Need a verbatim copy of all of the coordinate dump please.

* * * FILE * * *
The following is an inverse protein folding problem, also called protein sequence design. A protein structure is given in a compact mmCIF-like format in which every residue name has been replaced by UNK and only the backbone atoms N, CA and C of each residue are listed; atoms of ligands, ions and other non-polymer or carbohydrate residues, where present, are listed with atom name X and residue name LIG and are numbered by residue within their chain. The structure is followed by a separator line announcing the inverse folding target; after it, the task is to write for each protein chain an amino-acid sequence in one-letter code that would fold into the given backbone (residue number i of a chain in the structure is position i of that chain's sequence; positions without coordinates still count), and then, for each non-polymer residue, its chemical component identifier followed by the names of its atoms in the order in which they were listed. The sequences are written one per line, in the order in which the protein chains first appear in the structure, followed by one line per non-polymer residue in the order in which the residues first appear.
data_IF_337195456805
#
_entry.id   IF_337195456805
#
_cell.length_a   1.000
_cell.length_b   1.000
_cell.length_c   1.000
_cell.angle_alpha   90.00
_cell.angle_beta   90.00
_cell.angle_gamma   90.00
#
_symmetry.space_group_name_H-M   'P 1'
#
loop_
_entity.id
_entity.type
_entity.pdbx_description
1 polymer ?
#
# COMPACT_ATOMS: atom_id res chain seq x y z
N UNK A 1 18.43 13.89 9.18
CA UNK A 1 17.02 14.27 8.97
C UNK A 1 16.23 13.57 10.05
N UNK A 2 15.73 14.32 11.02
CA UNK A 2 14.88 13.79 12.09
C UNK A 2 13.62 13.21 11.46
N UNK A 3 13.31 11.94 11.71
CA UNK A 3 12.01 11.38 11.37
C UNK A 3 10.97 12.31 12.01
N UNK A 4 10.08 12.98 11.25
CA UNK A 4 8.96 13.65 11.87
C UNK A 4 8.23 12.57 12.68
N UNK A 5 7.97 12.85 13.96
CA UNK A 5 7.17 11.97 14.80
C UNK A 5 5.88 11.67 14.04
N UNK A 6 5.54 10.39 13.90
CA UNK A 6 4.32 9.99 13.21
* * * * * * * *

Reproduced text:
The following is an inverse protein folding problem, also called protein sequence design. A protein structure is given in a compact mmCIF-like format in which every residue name has been replaced by UNK and only the backbone atoms N, CA and C of each residue are listed; atoms of ligands, ions and other non-polymer or carbohydrate residues, where present, are listed with atom name X and residue name LIG and are numbered by residue within their chain. The structure is followed by a separator line announcing the inverse folding target; after it, the task is to write for each protein chain an amino-acid sequence in one-letter code that would fold into the given backbone (residue number i of a chain in the structure is position i of that chain's sequence; positions without coordinates still count), and then, for each non-polymer residue, its chemical component identifier followed by the names of its atoms in the order in which they were listed. The sequences are written one per line, in the order in which the protein chains first appear in the structure, followed by one line per non-polymer residue in the order in which the residues first appear.
data_IF_337195456805
#
_entry.id   IF_337195456805
#
_cell.length_a   1.000
_cell.length_b   1.000
_cell.length_c   1.000
_cell.angle_alpha   90.00
_cell.angle_beta   90.00
_cell.angle_gamma   90.00
#
_symmetry.space_group_name_H-M   'P 1'
#
loop_
_entity.id
_entity.type
_entity.pdbx_description
1 polymer ?
#
# COMPACT_ATOMS: atom_id res chain seq x y z
N UNK A 1 18.43 13.89 9.18
CA UNK A 1 17.02 14.27 8.97
C UNK A 1 16.23 13.57 10.05
N UNK A 2 15.73 14.32 11.02
CA UNK A 2 14.88 13.79 12.09
C UNK A 2 13.62 13.21 11.46
N UNK A 3 13.31 11.94 11.71
CA UNK A 3 12.01 11.38 11.37
C UNK A 3 10.97 12.31 12.01
N UNK A 4 10.08 12.98 11.25
CA UNK A 4 8.96 13.65 11.87
C UNK A 4 8.23 12.57 12.68
N UNK A 5 7.97 12.85 13.96
CA UNK A 5 7.17 11.97 14.80
C UNK A 5 5.88 11.67 14.04
N UNK A 6 5.54 10.39 13.90
CA UNK A 6 4.32 9.99 13.21